Indian Masks - Their Role in Native American Culture

Indian or Native American masks were made for ceremonies, decoration, war rituals, shaman rituals, rituals initiating young man into the tribe, in healing rituals, in entertainment, given as gifts and spiritual rituals. Masks could be made for a ceremony where one chief of one tribe gives gifts to a chief from another tribe. Native Americans believed that the person wearing a mask was taken over by the spirit that mask represents.

In tribe usually, a male of high status, with a lot of skill, makes the masks in isolation. Mask represent a characteristic or an animal and is decorated with paint, feathers, fur, straw, leather, or leaves. Trained dancers would wear the masks and perform legend stories.

Indian Cherokeelong Face Mask

At first, masks were made using traditional tools for shaping, like bone and rock, but after the arrival of Europeans, Native Americans started using new tools for better precision.

Women and children were allowed to watch the ceremony as entertainment but were not allowed to know the meaning of the mask and the story told. Rituals could be limited to only certain members of the tribe.

The chief of the tribe wears the most powerful mask of an eagle.

Native American masks can represent:

  • characteristic
  • portrait – represents a certain person
  • status
  • spirit
  • animal – clan descended from some animal

Masks could be:

  • single – from a single piece of wood
  • mechanical – with moveable parts, like eyes open and shut
  • transformational – when closed one mask it could reveal another mask

Meaning of the mask's colors is:

  • red – represents happiness and faith
  • yellow and orange – represents intellect
  • green – represents healing, harmony, and nature
  • purple – represents mystery and magic
  • black – represents victory and success
  • white – represents light and purity
  • blue – represents intuition and wisdom

Kwakwaka’wakw tribe live in British Columbia on northern Vancouver Island. Their masks were an important part in dance, and it represented a character conveyed by the dancer. They have masks like Hamatsa (raven-cannibal), Sun Mask, Moon mask, etc.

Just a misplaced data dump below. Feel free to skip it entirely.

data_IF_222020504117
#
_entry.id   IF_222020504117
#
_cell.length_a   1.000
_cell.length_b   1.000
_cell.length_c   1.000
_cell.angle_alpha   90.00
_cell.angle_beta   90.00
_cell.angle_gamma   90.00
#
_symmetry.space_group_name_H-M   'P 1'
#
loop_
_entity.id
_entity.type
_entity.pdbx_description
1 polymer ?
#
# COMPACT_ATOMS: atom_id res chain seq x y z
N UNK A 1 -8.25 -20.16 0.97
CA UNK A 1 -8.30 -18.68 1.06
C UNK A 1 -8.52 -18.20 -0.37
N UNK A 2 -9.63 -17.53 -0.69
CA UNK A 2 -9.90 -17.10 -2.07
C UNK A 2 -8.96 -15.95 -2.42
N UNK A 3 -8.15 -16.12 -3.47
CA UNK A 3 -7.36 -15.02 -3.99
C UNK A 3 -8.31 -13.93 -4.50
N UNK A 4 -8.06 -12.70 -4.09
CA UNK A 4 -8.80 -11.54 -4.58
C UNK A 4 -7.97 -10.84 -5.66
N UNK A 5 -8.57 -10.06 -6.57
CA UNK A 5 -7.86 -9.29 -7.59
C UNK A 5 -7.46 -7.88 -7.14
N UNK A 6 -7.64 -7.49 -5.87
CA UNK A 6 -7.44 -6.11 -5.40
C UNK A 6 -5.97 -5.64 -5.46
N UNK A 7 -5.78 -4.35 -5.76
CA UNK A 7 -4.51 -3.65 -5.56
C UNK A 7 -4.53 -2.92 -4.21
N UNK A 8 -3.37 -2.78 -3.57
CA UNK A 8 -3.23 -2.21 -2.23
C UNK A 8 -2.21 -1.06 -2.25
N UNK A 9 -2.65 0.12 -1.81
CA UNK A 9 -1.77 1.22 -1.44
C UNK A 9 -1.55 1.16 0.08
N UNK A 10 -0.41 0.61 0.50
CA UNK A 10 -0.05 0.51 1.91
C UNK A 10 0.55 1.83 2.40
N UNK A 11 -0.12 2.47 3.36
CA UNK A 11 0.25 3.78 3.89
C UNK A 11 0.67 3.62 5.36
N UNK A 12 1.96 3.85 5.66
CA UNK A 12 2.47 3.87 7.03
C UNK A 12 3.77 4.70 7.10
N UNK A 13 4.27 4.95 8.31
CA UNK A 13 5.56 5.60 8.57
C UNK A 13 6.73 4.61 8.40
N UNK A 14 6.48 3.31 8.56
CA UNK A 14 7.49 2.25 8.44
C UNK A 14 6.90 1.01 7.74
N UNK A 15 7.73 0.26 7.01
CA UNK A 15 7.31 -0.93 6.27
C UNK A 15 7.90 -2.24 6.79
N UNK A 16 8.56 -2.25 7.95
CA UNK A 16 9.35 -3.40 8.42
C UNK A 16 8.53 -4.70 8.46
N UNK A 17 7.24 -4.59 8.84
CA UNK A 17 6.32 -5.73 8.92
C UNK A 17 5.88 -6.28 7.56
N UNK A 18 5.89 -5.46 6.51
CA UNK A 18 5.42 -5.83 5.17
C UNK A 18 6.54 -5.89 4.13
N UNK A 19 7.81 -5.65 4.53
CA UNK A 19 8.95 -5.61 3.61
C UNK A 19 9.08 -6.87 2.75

Pueblos is Native American community of tribes: Hopi, Zuni, Laguna Pueblo, Acoma Pueblo and Tewa Village. Kachinas are spirits and representations of things in the real world, from ancestor to natural elements. They can have humanlike features, like have children. They can bring health, protection, fertility, good luck, etc. These people make masks representing all kind of kachinas for ritual dances, made from fur, feathers, leather, or leaves. They are supernatural beings making a line between mortals and gods in everyday things. These spirits are impersonated during ceremonial dances by a man dressed up in mask and costume. They believe that they lost their identity and kachina spirit takes over.

Iroquois are Native American confederacy of tribes: Mohawk, Seneca, Cayuga, Tuscarora, Oneida, and Onondaga. They made wooden “false face” masks. These masks were used in healing rituals, invoking the spirit of an old hunch-backed man offering him tobacco and corn mush. The invoke being will protect people from illness and fierce winds. The man who is making the mask is guided by this spirit to find the right wood in the forest for the mask. The mask is carved on the living tree and is removed when finished, so it is considered to be a living representation of a spirit. When the mask is not worn, it is treated as living being. People who were cured could become members of The False Face Society. The mask is painted black and red, has a bent nose, deep set eyes accented by metal, hair and tobacco tied above the forehead. The ritual is done twice a year, in spring and fall. People go with this mask through the community to chase off evil spirits and diseases. If someone is sick tobacco is burned, and wood ashes are thrown over him.

Indian Cherokeelong Face Mask